Recently, the mother of a St. Malachi Center Board member died and Anita Branan, the Director, suggested the Board acknowledge the death in some way, since the funeral was out of town. She discussed this with several Board members, who agreed that sending flowers on behalf of the Board was an acceptable way of recognizing a person’s death and offering condolences, it might not be the most appropriate way. With further discussion, all agreed to have a Mass offered at St. Malachi for the repose of her soul. Why? Because Larry Gregg is a Deacon and they concluded that offering a Mass for his mother would be what he would most want and appreciate.
Not too many years ago, the above discussion would never have taken place. The decision would have been immediate and automatic: the St. Malachi Center Board would have recognized her death with a Mass.
For many decades, a parish could expect that, soon after a funeral, a family member would come to the office with a stack of Mass cards to schedule Masses for the person who had just died. Most parishes tried to schedule a Mass about a month after the individual’s death (known as a Month’s Mind Mass). Often, the family would wait some months before there was an “open” date for a Mass to be scheduled because there were so many requests for Masses. In large parishes, the parish bulletin would announce when the Mass calendar for the following year would be opened; usually, within a few days, every available Mass intention would be scheduled for the following year (most parishes wisely held some dates in reserve to accommodate the requests that would come for those who would die during the year, so there could be a Month’s Mind Mass.)
This practice has declined dramatically. At St. Malachi – and many other parishes (so other priests tell me) – there are few, if any, requests for Masses after a funeral. A family member might request a Mass on the anniversary of a death and/or a birthday, but usually few other Masses.
Why the change?
I suspect there are several reasons. One is that the practice of designating a charity/charities which the deceased and/or the family support to receive memorial donations to honor the person who has died has become more common.
However, I believe another, deeper, reason for the decline in Mass requests for a person who has died is because of a change in people’s attitude and religious belief. I believe that Catholics overwhelmingly believe that God “wills everyone to be saved and to come to knowledge of the truth.” (1 Timothy 2:4) In addition, preaching on Sundays and at funerals has, correctly, emphasized God’s mercy, forgiveness and compassion and also the hope and promise of Christ’s resurrection. These are positive developments.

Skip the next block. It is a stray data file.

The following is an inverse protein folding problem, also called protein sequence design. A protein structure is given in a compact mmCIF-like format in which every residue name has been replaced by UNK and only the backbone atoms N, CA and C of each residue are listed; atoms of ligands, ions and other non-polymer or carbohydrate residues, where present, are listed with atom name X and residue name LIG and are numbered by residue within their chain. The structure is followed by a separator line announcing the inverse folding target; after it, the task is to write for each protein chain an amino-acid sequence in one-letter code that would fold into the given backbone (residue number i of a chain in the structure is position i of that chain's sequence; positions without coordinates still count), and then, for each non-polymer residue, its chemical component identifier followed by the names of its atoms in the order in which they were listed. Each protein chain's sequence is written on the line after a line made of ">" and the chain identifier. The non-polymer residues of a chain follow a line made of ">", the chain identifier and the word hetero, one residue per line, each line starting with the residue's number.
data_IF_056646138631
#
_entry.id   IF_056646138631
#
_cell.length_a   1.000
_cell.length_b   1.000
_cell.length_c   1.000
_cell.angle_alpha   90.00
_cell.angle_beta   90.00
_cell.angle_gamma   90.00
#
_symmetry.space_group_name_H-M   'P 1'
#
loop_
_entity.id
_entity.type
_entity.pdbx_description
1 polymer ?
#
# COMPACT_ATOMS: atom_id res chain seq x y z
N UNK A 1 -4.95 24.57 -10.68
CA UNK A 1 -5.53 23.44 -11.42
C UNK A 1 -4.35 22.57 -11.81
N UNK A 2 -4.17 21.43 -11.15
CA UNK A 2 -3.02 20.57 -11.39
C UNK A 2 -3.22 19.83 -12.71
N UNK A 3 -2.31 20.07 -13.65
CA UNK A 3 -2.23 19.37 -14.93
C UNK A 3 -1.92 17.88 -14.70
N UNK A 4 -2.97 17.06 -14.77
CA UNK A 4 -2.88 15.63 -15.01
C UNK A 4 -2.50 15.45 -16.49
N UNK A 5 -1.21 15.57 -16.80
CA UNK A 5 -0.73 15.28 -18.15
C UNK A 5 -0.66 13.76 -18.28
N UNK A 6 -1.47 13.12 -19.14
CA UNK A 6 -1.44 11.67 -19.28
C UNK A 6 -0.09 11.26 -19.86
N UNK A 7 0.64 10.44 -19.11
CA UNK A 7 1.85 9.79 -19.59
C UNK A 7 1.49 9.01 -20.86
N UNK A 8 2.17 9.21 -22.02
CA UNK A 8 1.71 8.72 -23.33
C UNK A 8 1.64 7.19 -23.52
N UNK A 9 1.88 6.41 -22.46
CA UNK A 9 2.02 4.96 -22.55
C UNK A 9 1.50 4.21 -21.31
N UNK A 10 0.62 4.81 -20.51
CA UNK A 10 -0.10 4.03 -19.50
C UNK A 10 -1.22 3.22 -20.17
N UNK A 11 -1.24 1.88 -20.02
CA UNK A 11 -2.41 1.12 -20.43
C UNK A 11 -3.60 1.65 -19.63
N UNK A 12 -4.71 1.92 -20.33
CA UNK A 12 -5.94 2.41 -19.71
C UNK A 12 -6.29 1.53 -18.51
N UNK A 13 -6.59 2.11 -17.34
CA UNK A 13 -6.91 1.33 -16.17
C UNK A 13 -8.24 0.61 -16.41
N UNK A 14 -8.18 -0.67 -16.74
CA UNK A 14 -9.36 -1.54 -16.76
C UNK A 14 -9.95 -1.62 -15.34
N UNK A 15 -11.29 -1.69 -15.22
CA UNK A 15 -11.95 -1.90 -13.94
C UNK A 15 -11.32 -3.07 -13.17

At the same time, less positively, I have noticed that more people seem to consider the concept of purgatory to be a old-fashioned, antiquated relic of pre-Vatican II theology and piety. People seem to think “God is loving, understanding and forgiving, so God understands us, is compassionate about our weaknesses and forgives our sins immediately. So when most people die, they must go straight to heaven.” From this perspective, there seems little reason or need to pray for someone after death.
Purgatory is not about punishment; it is about purification. The Catechism of the Catholic Church describes it this way: “All who die in God’s grace and friendship, but still imperfectly purified, are indeed assured of their eternal salvation; but after death they undergo purification, so as to achieve the holiness necessary to enter the joy of heaven.” (#1030)
A bit of reflection will help make sense of the idea. If you died right now, at this moment, how much would you be leaving undone – not in the Bucket List sense of “things I always wanted to do in my life” but in the sense of “unfinished business that is my responsibility”? Is there anyone that you know you’ve hurt, any relationship that is damaged, that you have not yet made whole? What about the damage you’ve done or harm you’ve caused that cannot be undone? If you’re honest with yourself, do you feel “I need to clean up my act” in some ways to be the person you’re supposed to be? That is why purgatory is needed and that’s what purgatory is about – taking care of our unfinished business and cleaning up our act, so that we’re truly ready.
“The Church assists those in Purgatory through prayer and especially the Eucharist in their final process of purification. Offering Masses for the deceased is a most powerful way of aiding them. November 2 each year, the Commemoration of All the Faithful Departed (All Souls’ Day), is a day for special remembrance and prayer for the dead.” (United States Catholic Catechism for Adults, pg. 154)
When someone we love has died, let’s not just presume that person is in heaven. Let’s love them enough to keep praying for them. And perhaps have a Mass offered for them.